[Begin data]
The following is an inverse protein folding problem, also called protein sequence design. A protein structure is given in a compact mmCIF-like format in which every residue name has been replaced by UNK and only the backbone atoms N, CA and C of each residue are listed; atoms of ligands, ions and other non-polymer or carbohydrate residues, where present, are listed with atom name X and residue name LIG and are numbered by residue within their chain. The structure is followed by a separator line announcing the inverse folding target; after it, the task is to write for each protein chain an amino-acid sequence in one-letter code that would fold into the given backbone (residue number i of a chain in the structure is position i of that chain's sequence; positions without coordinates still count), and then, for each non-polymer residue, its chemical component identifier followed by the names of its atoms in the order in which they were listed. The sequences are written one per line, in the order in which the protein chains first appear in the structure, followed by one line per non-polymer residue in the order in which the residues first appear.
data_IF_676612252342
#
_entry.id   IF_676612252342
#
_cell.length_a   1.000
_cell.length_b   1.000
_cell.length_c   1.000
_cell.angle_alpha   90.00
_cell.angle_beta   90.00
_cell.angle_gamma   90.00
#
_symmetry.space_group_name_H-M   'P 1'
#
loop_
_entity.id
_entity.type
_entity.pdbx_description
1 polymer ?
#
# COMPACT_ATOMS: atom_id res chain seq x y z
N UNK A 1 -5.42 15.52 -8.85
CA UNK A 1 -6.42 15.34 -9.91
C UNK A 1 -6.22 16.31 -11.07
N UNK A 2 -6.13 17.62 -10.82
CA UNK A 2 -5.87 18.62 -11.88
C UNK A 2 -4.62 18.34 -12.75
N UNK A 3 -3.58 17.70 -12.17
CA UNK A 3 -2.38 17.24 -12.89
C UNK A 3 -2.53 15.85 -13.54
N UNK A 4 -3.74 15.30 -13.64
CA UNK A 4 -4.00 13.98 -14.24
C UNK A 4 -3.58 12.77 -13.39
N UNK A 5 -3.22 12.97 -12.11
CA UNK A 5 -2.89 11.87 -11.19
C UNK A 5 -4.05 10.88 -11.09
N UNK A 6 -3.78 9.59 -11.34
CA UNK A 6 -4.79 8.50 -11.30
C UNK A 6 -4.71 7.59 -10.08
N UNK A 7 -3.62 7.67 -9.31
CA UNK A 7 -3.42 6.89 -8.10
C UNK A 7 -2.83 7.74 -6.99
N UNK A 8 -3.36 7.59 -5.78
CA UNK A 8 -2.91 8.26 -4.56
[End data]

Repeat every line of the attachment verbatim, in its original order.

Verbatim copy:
The following is an inverse protein folding problem, also called protein sequence design. A protein structure is given in a compact mmCIF-like format in which every residue name has been replaced by UNK and only the backbone atoms N, CA and C of each residue are listed; atoms of ligands, ions and other non-polymer or carbohydrate residues, where present, are listed with atom name X and residue name LIG and are numbered by residue within their chain. The structure is followed by a separator line announcing the inverse folding target; after it, the task is to write for each protein chain an amino-acid sequence in one-letter code that would fold into the given backbone (residue number i of a chain in the structure is position i of that chain's sequence; positions without coordinates still count), and then, for each non-polymer residue, its chemical component identifier followed by the names of its atoms in the order in which they were listed. The sequences are written one per line, in the order in which the protein chains first appear in the structure, followed by one line per non-polymer residue in the order in which the residues first appear.
data_IF_676612252342
#
_entry.id   IF_676612252342
#
_cell.length_a   1.000
_cell.length_b   1.000
_cell.length_c   1.000
_cell.angle_alpha   90.00
_cell.angle_beta   90.00
_cell.angle_gamma   90.00
#
_symmetry.space_group_name_H-M   'P 1'
#
loop_
_entity.id
_entity.type
_entity.pdbx_description
1 polymer ?
#
# COMPACT_ATOMS: atom_id res chain seq x y z
N UNK A 1 -5.42 15.52 -8.85
CA UNK A 1 -6.42 15.34 -9.91
C UNK A 1 -6.22 16.31 -11.07
N UNK A 2 -6.13 17.62 -10.82
CA UNK A 2 -5.87 18.62 -11.88
C UNK A 2 -4.62 18.34 -12.75
N UNK A 3 -3.58 17.70 -12.17
CA UNK A 3 -2.38 17.24 -12.89
C UNK A 3 -2.53 15.85 -13.54
N UNK A 4 -3.74 15.30 -13.64
CA UNK A 4 -4.00 13.98 -14.24
C UNK A 4 -3.58 12.77 -13.39
N UNK A 5 -3.22 12.97 -12.11
CA UNK A 5 -2.89 11.87 -11.19
C UNK A 5 -4.05 10.88 -11.09
N UNK A 6 -3.78 9.59 -11.34
CA UNK A 6 -4.79 8.50 -11.30
C UNK A 6 -4.71 7.59 -10.08
N UNK A 7 -3.62 7.67 -9.31
CA UNK A 7 -3.42 6.89 -8.10
C UNK A 7 -2.83 7.74 -6.99
N UNK A 8 -3.36 7.59 -5.78
CA UNK A 8 -2.91 8.26 -4.56